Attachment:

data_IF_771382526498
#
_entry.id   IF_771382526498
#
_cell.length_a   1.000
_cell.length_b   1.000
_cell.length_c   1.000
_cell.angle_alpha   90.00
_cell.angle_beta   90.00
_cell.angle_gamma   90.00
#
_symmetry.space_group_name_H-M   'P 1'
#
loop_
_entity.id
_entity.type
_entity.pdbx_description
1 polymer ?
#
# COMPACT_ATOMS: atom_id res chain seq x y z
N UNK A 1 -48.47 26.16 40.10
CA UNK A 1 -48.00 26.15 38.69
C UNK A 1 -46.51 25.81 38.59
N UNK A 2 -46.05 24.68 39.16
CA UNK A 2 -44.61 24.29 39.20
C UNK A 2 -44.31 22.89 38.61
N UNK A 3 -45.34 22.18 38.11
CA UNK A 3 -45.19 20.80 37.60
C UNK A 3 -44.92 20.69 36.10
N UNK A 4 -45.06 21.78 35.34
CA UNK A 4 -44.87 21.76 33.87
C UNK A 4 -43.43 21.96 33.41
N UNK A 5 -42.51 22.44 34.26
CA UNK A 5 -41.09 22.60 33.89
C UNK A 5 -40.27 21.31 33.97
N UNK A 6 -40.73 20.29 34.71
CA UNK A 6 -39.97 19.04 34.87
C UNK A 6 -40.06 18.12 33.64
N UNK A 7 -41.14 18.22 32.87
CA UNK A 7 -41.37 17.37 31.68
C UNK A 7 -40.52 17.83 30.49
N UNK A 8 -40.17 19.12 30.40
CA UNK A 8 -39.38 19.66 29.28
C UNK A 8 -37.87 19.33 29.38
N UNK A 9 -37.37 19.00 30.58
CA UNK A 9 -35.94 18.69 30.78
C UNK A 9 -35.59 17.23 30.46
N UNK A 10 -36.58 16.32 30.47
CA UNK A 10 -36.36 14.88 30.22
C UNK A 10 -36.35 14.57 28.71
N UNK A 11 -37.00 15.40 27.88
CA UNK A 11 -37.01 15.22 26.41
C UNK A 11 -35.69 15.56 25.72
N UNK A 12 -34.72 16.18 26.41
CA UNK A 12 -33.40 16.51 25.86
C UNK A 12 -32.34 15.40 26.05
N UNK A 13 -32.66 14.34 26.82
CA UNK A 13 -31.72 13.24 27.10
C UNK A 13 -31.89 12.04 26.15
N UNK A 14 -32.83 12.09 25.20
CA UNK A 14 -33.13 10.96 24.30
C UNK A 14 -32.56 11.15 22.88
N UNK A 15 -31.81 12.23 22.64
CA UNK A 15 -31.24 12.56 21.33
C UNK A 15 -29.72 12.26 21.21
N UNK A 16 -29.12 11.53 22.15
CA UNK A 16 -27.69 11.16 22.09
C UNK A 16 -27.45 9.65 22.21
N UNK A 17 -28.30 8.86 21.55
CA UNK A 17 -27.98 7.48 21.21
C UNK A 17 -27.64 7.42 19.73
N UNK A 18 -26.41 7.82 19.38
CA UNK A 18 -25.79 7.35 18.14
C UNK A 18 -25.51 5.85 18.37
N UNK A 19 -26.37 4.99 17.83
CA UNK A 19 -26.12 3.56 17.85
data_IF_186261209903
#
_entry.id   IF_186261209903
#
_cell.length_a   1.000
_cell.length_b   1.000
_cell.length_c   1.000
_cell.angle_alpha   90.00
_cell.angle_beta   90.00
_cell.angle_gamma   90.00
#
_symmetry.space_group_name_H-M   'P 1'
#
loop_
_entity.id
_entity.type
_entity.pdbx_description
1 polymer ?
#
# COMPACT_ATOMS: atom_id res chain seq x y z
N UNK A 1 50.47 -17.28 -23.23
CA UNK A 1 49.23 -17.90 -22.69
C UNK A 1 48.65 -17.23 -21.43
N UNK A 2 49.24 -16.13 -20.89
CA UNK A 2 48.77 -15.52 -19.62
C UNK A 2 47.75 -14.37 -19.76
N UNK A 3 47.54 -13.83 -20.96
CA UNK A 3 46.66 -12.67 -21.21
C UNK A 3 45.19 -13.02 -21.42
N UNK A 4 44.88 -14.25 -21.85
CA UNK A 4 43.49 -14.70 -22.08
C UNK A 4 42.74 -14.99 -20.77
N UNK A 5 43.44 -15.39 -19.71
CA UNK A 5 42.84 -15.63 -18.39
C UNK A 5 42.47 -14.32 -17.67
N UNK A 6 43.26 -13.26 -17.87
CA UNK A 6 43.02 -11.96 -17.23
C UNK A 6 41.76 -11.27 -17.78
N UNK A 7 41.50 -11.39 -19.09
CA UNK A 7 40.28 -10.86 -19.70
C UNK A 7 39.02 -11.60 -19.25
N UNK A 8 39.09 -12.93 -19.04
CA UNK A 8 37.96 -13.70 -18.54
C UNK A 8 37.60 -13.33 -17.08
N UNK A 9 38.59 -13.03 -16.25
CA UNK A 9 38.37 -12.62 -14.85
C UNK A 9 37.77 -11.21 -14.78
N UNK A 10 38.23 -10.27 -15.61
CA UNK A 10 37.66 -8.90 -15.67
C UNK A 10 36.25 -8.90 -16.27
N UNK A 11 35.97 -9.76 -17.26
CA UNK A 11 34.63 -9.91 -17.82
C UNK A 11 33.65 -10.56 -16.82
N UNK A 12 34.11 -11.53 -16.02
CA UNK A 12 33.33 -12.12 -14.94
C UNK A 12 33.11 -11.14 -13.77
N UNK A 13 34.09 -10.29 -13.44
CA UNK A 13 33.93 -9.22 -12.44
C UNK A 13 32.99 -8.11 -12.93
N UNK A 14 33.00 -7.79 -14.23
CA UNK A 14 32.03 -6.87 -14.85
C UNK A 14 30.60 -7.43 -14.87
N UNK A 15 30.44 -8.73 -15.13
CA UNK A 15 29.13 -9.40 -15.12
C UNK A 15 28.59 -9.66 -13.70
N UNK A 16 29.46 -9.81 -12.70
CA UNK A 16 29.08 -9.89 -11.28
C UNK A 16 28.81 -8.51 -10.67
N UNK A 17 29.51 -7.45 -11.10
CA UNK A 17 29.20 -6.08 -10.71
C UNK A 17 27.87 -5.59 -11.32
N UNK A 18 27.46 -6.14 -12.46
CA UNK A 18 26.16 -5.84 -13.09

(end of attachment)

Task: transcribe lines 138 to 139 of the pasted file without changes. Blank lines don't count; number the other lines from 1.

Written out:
C UNK A 14 30.60 -7.43 -14.87
N UNK A 15 30.44 -8.73 -15.13